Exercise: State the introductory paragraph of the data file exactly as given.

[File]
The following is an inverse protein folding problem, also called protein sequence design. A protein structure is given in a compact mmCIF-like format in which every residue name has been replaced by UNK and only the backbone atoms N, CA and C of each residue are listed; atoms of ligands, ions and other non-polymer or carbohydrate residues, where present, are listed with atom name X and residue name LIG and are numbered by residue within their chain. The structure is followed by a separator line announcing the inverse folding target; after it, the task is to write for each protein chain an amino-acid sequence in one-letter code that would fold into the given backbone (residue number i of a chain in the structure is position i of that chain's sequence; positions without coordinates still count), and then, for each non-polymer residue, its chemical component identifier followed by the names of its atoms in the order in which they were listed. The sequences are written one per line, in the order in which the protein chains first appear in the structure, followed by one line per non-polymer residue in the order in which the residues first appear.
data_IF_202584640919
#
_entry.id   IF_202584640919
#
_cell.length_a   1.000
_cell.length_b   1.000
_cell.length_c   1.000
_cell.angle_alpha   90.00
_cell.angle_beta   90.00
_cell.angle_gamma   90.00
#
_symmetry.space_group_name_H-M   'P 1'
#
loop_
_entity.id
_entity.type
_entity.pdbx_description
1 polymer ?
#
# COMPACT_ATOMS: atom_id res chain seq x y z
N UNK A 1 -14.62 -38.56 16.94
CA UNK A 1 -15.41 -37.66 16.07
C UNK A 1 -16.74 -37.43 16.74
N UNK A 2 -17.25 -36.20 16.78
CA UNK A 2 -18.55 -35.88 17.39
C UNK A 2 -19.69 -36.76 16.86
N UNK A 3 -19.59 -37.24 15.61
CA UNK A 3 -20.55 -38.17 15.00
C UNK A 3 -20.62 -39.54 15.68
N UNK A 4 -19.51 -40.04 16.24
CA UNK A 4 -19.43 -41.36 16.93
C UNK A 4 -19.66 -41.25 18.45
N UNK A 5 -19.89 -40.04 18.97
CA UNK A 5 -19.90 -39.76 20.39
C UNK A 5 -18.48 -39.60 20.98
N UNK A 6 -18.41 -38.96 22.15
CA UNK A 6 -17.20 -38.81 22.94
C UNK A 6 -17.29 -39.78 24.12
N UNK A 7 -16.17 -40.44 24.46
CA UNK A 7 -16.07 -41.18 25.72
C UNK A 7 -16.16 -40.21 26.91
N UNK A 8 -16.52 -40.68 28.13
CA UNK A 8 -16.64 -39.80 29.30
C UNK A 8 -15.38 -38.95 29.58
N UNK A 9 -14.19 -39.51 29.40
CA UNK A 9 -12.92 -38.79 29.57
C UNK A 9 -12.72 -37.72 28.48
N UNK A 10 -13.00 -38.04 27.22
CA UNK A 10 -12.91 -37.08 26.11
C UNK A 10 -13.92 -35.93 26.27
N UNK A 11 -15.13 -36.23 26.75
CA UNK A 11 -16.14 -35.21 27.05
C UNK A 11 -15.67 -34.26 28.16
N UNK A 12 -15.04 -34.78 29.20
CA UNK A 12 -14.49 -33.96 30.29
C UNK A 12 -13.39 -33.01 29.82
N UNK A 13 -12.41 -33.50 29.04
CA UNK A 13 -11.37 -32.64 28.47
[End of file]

The following is an inverse protein folding problem, also called protein sequence design. A protein structure is given in a compact mmCIF-like format in which every residue name has been replaced by UNK and only the backbone atoms N, CA and C of each residue are listed; atoms of ligands, ions and other non-polymer or carbohydrate residues, where present, are listed with atom name X and residue name LIG and are numbered by residue within their chain. The structure is followed by a separator line announcing the inverse folding target; after it, the task is to write for each protein chain an amino-acid sequence in one-letter code that would fold into the given backbone (residue number i of a chain in the structure is position i of that chain's sequence; positions without coordinates still count), and then, for each non-polymer residue, its chemical component identifier followed by the names of its atoms in the order in which they were listed. The sequences are written one per line, in the order in which the protein chains first appear in the structure, followed by one line per non-polymer residue in the order in which the residues first appear.